The glare from the sun can blind you behind the wheel, leading to an accident. For example, one driver was coming up over a hill, and the sun hit him in the eyes as he topped that hill. On the road in front of him, in a crosswalk, was a woman who was crossing the street with her dog. Tragically, he struck the woman, saying after the fact that he’d not been able to see her at all.
If you’ve driven to work as the sun rises or driven home as it sets, you know how problematic this can be for at least a few minutes every day. Still, the U.S. Department of Transportation and the National Highway Traffic Safety Administration agree that these accidents aren’t that common. They claimed in one report that only 195 out of 56,793 crashes were attributed to the sun.
However, police officials say that these accidents may be under-reported just because they get listed as other things on accident reports. For instance, one official said that a glare-related accident may get filed as an accident where a driver was going too fast for conditions.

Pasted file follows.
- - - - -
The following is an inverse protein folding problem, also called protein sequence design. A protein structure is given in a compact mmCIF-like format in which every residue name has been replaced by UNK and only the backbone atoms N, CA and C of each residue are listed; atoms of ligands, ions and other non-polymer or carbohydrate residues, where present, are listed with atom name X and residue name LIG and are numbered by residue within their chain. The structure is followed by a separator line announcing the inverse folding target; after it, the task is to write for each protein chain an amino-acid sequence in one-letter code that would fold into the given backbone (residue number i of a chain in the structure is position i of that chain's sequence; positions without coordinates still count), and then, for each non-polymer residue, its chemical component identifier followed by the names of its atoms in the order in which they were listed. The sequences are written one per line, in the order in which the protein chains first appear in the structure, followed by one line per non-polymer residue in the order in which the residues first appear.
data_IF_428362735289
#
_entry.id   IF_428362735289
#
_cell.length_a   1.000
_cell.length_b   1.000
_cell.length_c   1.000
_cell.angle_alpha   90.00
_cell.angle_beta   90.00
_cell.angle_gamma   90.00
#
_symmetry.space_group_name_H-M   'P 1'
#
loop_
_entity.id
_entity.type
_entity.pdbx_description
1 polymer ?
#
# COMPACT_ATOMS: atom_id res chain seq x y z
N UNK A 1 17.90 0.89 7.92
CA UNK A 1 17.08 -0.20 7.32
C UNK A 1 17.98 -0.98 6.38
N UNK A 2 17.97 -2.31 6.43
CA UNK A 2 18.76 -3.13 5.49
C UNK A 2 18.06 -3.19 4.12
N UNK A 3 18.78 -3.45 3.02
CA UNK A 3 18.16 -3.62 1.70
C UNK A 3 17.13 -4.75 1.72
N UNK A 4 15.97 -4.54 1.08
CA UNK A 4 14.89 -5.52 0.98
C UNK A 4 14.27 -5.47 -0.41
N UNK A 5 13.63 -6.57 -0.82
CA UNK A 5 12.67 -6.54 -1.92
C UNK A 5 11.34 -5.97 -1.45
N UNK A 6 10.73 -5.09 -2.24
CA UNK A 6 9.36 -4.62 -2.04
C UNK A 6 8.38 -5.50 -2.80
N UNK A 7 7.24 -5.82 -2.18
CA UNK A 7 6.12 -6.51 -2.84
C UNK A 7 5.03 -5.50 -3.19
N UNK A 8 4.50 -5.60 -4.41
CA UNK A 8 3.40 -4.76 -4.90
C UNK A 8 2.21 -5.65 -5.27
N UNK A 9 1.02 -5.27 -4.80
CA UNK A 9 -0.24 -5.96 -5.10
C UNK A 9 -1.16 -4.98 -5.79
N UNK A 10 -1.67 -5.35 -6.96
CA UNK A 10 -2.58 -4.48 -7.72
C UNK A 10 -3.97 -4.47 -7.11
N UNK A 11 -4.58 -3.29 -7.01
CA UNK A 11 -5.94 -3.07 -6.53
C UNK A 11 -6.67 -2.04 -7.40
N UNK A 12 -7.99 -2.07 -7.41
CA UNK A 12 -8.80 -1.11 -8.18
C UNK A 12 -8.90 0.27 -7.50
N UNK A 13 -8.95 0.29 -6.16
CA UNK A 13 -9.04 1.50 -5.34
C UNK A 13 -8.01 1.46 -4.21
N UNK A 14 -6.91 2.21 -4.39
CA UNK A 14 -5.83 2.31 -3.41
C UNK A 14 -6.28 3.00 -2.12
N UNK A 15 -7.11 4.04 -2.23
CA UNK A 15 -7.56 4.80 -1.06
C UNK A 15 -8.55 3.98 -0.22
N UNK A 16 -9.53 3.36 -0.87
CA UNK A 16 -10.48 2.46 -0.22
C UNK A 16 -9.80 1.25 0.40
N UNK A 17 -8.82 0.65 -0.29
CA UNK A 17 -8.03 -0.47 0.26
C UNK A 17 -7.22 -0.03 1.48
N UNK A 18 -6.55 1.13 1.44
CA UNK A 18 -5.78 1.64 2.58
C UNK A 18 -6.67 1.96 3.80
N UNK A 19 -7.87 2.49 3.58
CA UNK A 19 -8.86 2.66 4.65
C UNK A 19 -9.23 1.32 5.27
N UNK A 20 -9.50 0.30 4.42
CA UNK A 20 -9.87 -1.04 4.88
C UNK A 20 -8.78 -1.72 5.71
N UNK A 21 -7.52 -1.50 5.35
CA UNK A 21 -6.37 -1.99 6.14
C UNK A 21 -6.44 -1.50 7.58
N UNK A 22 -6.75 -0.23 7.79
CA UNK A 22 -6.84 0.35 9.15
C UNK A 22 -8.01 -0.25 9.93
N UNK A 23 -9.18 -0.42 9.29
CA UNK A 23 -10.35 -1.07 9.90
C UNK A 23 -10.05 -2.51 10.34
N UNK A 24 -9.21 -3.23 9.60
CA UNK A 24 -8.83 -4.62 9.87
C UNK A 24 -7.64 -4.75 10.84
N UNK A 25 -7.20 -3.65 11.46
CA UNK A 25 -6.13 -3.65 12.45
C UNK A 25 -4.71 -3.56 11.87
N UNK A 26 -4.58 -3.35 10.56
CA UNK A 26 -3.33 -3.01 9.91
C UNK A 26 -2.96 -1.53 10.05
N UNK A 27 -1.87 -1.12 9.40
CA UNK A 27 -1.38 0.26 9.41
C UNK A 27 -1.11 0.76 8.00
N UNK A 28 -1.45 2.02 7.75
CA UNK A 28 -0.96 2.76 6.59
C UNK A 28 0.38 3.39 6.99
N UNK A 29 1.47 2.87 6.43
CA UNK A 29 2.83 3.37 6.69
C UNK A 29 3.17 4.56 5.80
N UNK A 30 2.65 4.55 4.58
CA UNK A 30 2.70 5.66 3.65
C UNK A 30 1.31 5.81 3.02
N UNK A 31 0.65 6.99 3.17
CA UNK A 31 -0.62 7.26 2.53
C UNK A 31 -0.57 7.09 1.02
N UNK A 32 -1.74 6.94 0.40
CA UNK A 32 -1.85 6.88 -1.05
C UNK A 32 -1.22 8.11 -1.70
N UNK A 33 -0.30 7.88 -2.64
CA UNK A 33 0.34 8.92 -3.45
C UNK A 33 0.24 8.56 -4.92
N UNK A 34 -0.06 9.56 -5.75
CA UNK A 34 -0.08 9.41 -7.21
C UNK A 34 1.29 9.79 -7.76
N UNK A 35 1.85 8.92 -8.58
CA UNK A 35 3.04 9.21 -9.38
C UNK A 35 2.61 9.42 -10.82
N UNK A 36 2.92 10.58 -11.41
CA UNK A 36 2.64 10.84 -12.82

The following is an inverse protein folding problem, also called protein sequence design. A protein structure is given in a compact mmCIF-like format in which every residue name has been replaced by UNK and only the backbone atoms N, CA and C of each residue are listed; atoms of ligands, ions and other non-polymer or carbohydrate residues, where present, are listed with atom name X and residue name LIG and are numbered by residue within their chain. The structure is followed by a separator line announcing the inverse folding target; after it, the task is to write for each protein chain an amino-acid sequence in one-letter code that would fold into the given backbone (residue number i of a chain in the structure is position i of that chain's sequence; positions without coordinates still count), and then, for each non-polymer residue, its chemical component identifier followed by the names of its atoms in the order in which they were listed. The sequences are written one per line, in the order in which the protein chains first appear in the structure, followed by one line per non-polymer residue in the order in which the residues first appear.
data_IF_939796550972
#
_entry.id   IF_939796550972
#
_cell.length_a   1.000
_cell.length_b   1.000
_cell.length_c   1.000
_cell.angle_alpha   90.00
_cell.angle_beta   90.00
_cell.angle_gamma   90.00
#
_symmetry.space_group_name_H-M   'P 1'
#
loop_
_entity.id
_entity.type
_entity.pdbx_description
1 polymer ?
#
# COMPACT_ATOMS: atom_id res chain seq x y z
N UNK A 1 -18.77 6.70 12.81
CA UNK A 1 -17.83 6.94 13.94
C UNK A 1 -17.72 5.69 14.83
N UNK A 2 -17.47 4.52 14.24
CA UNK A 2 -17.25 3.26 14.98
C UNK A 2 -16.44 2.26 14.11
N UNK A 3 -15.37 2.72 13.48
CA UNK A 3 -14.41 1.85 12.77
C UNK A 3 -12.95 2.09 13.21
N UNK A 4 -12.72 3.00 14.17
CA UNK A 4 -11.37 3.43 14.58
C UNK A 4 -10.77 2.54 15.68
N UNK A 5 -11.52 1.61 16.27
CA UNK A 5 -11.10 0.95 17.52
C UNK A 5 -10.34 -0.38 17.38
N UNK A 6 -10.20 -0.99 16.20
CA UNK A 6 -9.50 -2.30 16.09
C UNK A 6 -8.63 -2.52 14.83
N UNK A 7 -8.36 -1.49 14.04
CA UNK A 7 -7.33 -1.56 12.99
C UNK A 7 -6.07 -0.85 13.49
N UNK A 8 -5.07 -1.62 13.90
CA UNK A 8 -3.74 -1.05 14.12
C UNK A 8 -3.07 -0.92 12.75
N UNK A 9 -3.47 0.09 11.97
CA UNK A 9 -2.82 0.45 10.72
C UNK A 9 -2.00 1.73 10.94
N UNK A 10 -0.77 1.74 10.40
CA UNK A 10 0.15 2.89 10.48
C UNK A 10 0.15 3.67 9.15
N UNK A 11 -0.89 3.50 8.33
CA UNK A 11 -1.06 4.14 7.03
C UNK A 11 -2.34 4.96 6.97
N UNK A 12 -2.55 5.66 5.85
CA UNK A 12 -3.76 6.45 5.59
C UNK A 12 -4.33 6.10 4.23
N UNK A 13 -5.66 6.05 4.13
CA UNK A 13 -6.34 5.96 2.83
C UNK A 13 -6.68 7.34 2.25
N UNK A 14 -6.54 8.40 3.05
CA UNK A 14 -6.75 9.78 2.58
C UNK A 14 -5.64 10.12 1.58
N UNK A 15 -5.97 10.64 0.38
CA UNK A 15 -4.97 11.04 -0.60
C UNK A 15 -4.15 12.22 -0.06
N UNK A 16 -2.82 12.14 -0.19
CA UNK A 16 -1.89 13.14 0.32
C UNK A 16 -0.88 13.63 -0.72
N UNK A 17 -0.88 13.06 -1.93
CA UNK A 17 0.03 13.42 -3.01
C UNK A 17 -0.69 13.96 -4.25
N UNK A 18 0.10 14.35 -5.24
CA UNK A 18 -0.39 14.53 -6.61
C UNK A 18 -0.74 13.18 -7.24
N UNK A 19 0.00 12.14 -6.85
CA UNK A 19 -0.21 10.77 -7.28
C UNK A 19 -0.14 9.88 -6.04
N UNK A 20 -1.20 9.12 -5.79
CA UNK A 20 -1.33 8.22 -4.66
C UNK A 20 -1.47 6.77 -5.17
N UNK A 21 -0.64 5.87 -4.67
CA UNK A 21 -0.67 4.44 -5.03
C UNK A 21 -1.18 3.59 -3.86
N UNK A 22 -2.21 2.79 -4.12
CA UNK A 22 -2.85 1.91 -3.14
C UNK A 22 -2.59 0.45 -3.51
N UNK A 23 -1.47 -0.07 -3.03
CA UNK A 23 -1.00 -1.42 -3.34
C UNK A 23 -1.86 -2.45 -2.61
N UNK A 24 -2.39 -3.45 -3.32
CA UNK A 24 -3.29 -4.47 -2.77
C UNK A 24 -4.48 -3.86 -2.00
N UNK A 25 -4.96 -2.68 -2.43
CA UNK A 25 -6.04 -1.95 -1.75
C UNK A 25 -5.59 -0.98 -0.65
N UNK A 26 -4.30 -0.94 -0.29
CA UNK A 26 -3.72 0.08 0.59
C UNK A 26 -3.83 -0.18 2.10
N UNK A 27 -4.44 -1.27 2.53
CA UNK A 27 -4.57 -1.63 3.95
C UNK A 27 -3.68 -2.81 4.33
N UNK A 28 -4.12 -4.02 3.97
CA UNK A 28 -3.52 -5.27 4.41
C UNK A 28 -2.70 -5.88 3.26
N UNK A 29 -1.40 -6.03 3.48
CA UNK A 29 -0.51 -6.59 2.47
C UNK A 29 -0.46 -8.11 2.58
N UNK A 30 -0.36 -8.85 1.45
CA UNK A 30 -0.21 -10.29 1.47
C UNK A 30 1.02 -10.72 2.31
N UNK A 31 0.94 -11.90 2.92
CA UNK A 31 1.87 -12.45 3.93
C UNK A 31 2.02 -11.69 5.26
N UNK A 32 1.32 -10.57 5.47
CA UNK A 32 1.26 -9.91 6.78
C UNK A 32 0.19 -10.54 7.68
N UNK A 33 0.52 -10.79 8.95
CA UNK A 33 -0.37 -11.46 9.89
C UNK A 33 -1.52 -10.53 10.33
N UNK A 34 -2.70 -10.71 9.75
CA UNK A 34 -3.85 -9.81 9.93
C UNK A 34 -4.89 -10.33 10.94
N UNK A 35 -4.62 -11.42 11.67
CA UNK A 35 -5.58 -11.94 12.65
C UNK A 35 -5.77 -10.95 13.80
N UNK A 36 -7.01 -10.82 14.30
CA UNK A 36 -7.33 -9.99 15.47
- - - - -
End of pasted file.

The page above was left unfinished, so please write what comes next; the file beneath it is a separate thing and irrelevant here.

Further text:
That category can be used for many things, like driving in snow, fog or on ice. Certainly, a driver who is going too fast and cannot see could be said to be driving faster than is realistically safe, so the category makes sense, but it hides the true reason for the accident.
Even though glare is hard to avoid, drivers are obligated to drive safely at all times. If you’ve been hit by a driver who couldn’t see and drove on recklessly anyway, you may be entitled to compensation.
Source: Smart Motorist, “Sun Glare – Bright Sun While Driving,” accessed March 01, 2017